One of my favorite reporters called late last week, saying he had learned that Coalition forces in Iraq had captured an Iranian vehicle entering Iraq with large quantities of shaped explosives, obviously headed for the terrorists. “So what?” was my reply. It happens most every day. But he was baffled. Why would the Iranians be supporting terrorist actions against Shiites? After all, didn’t they want the Shiites to prevail in Iraq, so that there could be an Islamic republic there?
His question–and he’s a good reporter–shows once again how totally false stereotypes distort our ability to see what is in front of our noses, and the presumed unavoidable conflict between Sunnis and Shiites is one of the worst. After all, the courageous dissident Akbar Ganji and scores of other Shiites are under torture in Iranian prisons and hospitals, and thousands of Iranian Shiites have been murdered by their very own Islamic republic in recent years. The mullahs and their prize thugs love to smash and kill Shiites. Last week in Basra, according to the brave blogger “Iraq the Model,” (Shiite) students at the major universities were badly beaten, two of them killed, by “Sadrists and Mahdi Army militiamen” (that is to say, radical Shiites). Their crime was to hold a picnic for both boys and girls.
On the other side of the presumed great religious divide, Sunni terrorists–above all, those who work with the Iranians–love to kill their fellow Sunnis. Just a few days ago “al Qaeda in Iraq,” which is commanded by the (Jordanian) Sunni Abu Musab al-Zarqawi, murdered two Algerian (Sunni) diplomats in Iraq, calling them “apostates and allies of Jews and Christians.” (Please notice that the terrorists did not refer to “allies of America and other crusaders.” It was “Jews and Christians”). So Zarqawi unhesitatingly slaughters Sunnis when the opportunity arises.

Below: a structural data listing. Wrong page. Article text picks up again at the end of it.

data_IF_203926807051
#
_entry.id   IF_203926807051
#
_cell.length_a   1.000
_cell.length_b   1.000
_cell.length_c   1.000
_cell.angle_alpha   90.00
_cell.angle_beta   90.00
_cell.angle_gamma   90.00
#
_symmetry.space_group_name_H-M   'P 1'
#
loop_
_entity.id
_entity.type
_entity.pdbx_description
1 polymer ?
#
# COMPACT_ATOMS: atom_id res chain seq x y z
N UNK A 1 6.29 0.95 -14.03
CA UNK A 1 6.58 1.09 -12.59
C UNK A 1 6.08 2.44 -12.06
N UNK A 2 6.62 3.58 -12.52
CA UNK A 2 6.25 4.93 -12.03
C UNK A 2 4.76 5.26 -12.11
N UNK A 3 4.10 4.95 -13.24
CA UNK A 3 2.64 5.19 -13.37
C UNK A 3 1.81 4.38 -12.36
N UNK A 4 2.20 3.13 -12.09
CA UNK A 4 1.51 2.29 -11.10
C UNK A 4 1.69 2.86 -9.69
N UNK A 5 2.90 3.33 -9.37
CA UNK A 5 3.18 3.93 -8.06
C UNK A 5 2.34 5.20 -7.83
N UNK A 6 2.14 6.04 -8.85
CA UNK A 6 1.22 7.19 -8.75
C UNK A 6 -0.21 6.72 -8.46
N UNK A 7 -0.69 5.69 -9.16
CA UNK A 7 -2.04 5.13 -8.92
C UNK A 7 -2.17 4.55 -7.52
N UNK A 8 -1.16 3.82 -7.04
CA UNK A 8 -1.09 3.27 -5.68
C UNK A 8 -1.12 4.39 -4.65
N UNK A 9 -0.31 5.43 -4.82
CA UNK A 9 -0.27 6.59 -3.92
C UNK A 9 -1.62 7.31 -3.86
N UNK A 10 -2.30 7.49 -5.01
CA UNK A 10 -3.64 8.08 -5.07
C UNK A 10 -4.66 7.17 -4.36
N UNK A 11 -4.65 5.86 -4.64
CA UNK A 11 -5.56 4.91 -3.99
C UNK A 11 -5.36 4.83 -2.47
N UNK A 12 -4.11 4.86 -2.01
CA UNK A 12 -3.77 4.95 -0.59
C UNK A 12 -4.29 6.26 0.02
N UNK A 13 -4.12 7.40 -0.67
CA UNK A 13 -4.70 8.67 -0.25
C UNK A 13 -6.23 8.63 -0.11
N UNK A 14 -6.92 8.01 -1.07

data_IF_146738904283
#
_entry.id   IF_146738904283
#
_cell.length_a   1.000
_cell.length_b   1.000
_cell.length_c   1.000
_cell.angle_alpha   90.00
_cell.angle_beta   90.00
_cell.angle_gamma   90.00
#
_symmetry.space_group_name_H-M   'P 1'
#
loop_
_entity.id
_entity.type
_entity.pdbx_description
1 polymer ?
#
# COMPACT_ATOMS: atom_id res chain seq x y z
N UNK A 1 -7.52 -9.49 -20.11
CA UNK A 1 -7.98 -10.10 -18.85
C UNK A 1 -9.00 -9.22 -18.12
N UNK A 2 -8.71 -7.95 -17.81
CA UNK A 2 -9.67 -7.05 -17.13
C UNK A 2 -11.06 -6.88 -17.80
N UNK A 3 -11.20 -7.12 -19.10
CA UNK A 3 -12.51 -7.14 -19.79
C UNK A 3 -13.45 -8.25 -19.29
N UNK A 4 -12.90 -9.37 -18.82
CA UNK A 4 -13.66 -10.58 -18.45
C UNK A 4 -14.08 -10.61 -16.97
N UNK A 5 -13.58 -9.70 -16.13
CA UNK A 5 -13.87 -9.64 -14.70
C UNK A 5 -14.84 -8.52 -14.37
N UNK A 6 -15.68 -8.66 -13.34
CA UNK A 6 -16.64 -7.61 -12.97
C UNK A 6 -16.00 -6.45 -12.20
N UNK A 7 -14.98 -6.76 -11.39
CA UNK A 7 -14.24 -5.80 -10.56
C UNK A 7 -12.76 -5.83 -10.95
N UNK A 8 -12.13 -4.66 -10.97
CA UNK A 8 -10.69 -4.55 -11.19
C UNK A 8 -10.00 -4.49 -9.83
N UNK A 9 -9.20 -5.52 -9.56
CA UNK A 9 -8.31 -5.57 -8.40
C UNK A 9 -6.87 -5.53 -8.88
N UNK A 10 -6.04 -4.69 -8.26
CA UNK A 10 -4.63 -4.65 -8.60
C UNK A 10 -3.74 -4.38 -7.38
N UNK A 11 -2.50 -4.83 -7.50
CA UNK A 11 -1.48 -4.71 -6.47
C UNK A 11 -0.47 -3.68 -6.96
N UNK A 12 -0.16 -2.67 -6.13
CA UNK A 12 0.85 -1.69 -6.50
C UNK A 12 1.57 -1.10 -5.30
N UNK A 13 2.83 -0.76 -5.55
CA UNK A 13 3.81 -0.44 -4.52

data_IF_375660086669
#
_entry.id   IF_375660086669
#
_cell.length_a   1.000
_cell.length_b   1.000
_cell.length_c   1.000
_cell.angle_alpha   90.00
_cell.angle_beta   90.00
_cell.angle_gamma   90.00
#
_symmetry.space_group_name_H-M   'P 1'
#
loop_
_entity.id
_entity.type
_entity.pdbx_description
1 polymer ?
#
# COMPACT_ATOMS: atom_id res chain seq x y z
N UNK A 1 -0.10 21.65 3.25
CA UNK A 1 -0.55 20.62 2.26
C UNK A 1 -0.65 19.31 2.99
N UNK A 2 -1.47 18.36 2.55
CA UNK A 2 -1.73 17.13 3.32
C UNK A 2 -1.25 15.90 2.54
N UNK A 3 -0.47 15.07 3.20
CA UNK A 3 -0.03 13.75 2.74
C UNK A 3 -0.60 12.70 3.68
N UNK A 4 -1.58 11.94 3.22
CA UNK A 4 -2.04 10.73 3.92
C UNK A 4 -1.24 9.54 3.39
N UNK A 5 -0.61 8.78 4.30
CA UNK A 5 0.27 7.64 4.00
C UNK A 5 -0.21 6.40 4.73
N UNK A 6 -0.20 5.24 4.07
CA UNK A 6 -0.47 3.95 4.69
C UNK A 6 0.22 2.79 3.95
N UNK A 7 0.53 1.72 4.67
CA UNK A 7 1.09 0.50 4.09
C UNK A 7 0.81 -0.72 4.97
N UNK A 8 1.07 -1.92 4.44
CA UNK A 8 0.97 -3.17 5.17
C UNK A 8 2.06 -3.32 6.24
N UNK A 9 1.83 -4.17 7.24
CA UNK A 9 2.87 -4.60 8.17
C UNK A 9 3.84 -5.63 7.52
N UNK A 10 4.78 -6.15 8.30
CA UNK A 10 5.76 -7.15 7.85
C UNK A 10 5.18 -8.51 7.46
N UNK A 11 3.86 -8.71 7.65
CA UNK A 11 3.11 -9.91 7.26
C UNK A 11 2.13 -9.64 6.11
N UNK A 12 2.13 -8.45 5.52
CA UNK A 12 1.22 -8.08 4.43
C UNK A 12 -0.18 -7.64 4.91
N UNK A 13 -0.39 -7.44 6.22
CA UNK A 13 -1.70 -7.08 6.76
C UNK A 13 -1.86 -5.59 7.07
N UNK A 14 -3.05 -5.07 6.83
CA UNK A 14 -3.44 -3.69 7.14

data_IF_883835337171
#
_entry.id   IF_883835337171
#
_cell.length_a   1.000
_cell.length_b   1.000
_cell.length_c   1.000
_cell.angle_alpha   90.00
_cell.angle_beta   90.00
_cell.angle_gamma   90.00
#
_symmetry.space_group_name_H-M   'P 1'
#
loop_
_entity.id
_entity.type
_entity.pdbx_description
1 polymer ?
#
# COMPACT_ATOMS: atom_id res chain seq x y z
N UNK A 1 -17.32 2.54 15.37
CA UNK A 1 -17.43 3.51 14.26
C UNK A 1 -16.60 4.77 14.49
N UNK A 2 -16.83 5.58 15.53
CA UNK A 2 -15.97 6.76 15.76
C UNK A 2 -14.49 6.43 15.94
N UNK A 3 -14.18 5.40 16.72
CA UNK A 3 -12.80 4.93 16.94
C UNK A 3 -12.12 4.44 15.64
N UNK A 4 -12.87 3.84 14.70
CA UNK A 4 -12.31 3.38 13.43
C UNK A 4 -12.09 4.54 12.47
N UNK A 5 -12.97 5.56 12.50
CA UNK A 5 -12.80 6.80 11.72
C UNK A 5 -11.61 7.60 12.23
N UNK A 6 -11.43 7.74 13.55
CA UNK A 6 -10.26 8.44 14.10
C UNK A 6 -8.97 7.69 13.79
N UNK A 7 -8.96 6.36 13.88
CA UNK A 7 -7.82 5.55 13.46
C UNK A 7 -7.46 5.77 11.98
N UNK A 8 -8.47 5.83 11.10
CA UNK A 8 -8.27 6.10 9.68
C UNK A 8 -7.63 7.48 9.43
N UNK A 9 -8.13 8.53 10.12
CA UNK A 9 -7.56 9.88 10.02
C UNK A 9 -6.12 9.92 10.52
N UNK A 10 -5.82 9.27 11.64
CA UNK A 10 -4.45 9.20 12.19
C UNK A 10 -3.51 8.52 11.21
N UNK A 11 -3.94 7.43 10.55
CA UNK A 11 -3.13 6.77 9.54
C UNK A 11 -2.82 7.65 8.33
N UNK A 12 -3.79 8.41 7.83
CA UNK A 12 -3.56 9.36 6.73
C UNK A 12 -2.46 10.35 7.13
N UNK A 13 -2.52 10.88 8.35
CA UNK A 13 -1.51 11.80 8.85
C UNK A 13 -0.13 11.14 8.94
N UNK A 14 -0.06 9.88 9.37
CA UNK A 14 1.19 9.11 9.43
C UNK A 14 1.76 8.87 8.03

One grows tired of learned disquisitions about the inner workings of various Muslim subgroups, as one tires of the false generalizations–”Islam is a religion of peace” or “Islam is a religion of war.” (Both are true)–rather than seeing the region plain. The (Shiite) Iranians, in league with the (Sunni) Saudis and Syrians employ thousands of terrorists, suicide and other, from all over the Middle East, of various religious “conviction.” It all has a religious/ideological overlay–as did fascism and Communism–but this is an old-fashioned war (spare me from “struggles against extremism”). The terror masters and their foot soldiers are trying to kill us and our allies, in order to remove us from the region, thereby extending the lifespan of their tyrannical regimes. The Koran, whatever the particular exegesis employed, is no obstacle to tactical alliances, any more than Mein Kampf prevented the Fuhrer from surrounding himself with a variety of distinctly non-Aryan thugs (not many blue-eyed blondes in the bunker), or Hitler, Mussolini, or Stalin from changing strategy, or even making alliances with their presumed mortal enemies (remember the Nazi-Soviet pact?), when circumstances warranted.
Just as the fascist leaders fought vicious battles against their own people and even against their own comrades-in-arms, so Iran today is in the grip of a very nasty struggle for power within the theocratic elite and against the broader society. Neither is well noted in the popular press, or, alas, among the policymakers in Western capitals.
The surest sign of internal tension is the purge, and as the new Iranian President Ahmadi Nejad is sworn in on Thursday, the military and the security services are in the midst of a major shakeup. The current commander of the Revolutionary Guards’ (Pasdaran) ground forces, Aziz Jafari, is taking over the Guards’ political command and strategic planning. One of the most extremist of the Guards’ elite, Hejazi, will head the Armed Forces’ joint command. Indeed, among the top Pasdaran officials, only Yahya Rahim Safavi–the commander in chief–will retain his post. These changes clearly reflect Supreme Leader Khamenei’s concerns about insufficient loyalty by the previous officials, and also the mounting influence of Ahmadi Nejad, who was enraged by a split within the top ranks of the Guards following his “electoral” victory.